Belonging to the genus Flavivirus, tick-borne encephalitis (TBE) is transmitted by the bite of an infected arthropod, specifically mosquitoes and ticks. The highest number of cases lie in Eastern Europe and Russia. Ixodes ricinus is the tick vector for both tick-borne encephalitis as well as Lyme disease in Europe, therefore coinfection is possible.
Fever, headache, fatigue, and malaise tend to occur and last for about five days. Following a short period of symptom-free time, more severe manifestations may develop including meningitis, encephalitis, myelitis, and cranial neuritis. Death rate for TBE is about one percent. However about one-third of patients experience lasting symptoms, primarily neuropsychiatric.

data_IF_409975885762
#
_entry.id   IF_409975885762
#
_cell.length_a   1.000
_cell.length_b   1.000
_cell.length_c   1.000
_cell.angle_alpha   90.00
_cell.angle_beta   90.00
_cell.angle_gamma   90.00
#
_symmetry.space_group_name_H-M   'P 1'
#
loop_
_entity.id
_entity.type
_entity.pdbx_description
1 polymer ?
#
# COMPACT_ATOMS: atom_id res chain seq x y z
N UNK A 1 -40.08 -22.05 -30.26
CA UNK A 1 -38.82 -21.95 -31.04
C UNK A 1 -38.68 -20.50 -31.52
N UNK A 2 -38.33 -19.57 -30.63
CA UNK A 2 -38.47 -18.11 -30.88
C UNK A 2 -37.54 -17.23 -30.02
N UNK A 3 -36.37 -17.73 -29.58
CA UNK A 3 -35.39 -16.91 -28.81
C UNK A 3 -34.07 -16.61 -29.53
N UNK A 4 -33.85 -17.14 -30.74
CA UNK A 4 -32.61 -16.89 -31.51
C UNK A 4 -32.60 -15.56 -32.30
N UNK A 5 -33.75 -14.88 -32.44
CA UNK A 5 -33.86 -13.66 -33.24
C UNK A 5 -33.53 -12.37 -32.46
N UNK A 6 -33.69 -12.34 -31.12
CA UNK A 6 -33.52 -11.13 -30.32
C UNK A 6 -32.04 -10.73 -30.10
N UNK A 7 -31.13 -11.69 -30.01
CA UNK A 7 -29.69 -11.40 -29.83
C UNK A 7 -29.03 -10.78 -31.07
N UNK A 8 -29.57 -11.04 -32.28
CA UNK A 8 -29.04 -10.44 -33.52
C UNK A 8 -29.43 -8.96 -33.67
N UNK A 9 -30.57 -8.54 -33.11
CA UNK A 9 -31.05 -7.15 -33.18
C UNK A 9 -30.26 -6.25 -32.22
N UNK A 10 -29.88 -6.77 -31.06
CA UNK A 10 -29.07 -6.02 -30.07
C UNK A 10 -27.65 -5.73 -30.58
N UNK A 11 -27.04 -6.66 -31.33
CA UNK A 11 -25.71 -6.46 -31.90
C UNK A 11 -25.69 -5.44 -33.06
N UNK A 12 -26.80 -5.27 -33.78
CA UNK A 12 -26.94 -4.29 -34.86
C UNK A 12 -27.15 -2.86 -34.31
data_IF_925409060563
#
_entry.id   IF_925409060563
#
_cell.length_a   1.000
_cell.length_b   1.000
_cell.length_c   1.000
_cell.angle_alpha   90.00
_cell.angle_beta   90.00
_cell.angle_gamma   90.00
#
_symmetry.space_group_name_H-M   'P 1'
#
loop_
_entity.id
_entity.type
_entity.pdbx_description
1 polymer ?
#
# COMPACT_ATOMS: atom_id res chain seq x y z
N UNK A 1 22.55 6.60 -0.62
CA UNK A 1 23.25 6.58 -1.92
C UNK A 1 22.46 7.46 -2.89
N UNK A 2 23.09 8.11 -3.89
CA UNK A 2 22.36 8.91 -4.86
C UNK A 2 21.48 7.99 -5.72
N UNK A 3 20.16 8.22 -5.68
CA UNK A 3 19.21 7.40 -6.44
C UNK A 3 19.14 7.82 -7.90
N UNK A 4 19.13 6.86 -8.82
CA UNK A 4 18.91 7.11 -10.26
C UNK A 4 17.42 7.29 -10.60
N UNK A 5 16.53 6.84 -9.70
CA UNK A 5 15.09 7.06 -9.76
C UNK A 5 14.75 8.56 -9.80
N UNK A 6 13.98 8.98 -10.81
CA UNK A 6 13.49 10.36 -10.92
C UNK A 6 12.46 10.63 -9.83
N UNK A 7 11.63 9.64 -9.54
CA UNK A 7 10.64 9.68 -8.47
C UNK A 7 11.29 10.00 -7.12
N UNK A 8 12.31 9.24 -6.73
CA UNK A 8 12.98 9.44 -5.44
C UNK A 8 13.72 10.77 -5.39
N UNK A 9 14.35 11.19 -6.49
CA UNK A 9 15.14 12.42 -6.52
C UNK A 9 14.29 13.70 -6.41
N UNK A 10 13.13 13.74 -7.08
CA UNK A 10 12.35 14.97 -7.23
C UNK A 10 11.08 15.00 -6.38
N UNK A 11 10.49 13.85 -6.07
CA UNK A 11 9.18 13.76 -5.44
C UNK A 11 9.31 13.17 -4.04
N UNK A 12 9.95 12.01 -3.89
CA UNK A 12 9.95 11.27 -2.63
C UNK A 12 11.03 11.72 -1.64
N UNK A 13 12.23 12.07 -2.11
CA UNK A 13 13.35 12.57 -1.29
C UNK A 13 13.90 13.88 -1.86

The ELISA test can detect IgM and IgG antibodies to TBE. If it is too early for antibody development, but TBE is suspected, polymerase chain reaction (PCR) tests may be done on the serum. While lumbar puncture, brain MRI and EEG may be done, they all produce nonspecific findings and diagnosis cannot be based solely on them. Moderate pleocytosis and increased albumin can be found in the cerebrospinal fluid; abnormalities in the thalamus, cerebellum, and brainstem in MRI may be shown as well.